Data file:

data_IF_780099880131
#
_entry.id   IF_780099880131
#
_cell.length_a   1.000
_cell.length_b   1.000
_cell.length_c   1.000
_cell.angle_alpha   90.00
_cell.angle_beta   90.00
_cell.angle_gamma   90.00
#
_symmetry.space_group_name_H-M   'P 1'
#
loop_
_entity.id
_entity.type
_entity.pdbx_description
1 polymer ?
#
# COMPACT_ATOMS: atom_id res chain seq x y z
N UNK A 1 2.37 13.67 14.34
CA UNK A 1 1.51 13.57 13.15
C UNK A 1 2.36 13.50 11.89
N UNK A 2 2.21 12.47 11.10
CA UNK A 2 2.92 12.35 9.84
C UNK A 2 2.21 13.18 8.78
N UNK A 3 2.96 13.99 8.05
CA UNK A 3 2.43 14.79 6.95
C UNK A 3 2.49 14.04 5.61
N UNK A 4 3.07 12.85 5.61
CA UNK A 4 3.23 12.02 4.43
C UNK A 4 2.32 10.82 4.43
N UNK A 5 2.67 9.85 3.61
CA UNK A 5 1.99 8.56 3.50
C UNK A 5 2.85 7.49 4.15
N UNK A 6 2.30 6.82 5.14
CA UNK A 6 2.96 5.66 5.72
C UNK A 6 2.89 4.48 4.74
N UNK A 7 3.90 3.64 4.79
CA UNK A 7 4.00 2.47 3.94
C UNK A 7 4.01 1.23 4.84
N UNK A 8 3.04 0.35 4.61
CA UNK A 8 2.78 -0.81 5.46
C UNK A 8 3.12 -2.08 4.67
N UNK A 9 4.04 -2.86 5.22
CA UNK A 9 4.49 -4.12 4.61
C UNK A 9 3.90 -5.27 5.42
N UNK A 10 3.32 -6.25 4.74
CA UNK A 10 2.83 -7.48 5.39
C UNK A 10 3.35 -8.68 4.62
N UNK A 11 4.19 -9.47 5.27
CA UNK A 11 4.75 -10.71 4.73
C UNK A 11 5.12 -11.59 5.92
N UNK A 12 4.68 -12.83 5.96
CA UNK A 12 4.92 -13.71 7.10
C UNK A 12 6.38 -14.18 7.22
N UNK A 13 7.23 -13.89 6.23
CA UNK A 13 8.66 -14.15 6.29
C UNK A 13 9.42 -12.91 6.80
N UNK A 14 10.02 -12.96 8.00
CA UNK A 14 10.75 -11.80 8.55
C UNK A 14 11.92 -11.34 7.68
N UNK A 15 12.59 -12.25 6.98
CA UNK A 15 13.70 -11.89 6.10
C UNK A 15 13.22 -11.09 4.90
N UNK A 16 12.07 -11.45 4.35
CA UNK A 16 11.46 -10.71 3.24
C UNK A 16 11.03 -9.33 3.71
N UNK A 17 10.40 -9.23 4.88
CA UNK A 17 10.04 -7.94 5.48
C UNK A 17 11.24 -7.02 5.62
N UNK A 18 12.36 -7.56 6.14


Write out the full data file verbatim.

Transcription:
data_IF_780099880131
#
_entry.id   IF_780099880131
#
_cell.length_a   1.000
_cell.length_b   1.000
_cell.length_c   1.000
_cell.angle_alpha   90.00
_cell.angle_beta   90.00
_cell.angle_gamma   90.00
#
_symmetry.space_group_name_H-M   'P 1'
#
loop_
_entity.id
_entity.type
_entity.pdbx_description
1 polymer ?
#
# COMPACT_ATOMS: atom_id res chain seq x y z
N UNK A 1 2.37 13.67 14.34
CA UNK A 1 1.51 13.57 13.15
C UNK A 1 2.36 13.50 11.89
N UNK A 2 2.21 12.47 11.10
CA UNK A 2 2.92 12.35 9.84
C UNK A 2 2.21 13.18 8.78
N UNK A 3 2.96 13.99 8.05
CA UNK A 3 2.43 14.79 6.95
C UNK A 3 2.49 14.04 5.61
N UNK A 4 3.07 12.85 5.61
CA UNK A 4 3.23 12.02 4.43
C UNK A 4 2.32 10.82 4.43
N UNK A 5 2.67 9.85 3.61
CA UNK A 5 1.99 8.56 3.50
C UNK A 5 2.85 7.49 4.15
N UNK A 6 2.30 6.82 5.14
CA UNK A 6 2.96 5.66 5.72
C UNK A 6 2.89 4.48 4.74
N UNK A 7 3.90 3.64 4.79
CA UNK A 7 4.00 2.47 3.94
C UNK A 7 4.01 1.23 4.84
N UNK A 8 3.04 0.35 4.61
CA UNK A 8 2.78 -0.81 5.46
C UNK A 8 3.12 -2.08 4.67
N UNK A 9 4.04 -2.86 5.22
CA UNK A 9 4.49 -4.12 4.61
C UNK A 9 3.90 -5.27 5.42
N UNK A 10 3.32 -6.25 4.74
CA UNK A 10 2.83 -7.48 5.39
C UNK A 10 3.35 -8.68 4.62
N UNK A 11 4.19 -9.47 5.27
CA UNK A 11 4.75 -10.71 4.73
C UNK A 11 5.12 -11.59 5.92
N UNK A 12 4.68 -12.83 5.96
CA UNK A 12 4.92 -13.71 7.10
C UNK A 12 6.38 -14.18 7.22
N UNK A 13 7.23 -13.89 6.23
CA UNK A 13 8.66 -14.15 6.29
C UNK A 13 9.42 -12.91 6.80
N UNK A 14 10.02 -12.96 8.00
CA UNK A 14 10.75 -11.80 8.55
C UNK A 14 11.92 -11.34 7.68
N UNK A 15 12.59 -12.25 6.98
CA UNK A 15 13.70 -11.89 6.10
C UNK A 15 13.22 -11.09 4.90
N UNK A 16 12.07 -11.45 4.35
CA UNK A 16 11.46 -10.71 3.24
C UNK A 16 11.03 -9.33 3.71
N UNK A 17 10.40 -9.23 4.88
CA UNK A 17 10.04 -7.94 5.48
C UNK A 17 11.24 -7.02 5.62
N UNK A 18 12.36 -7.56 6.14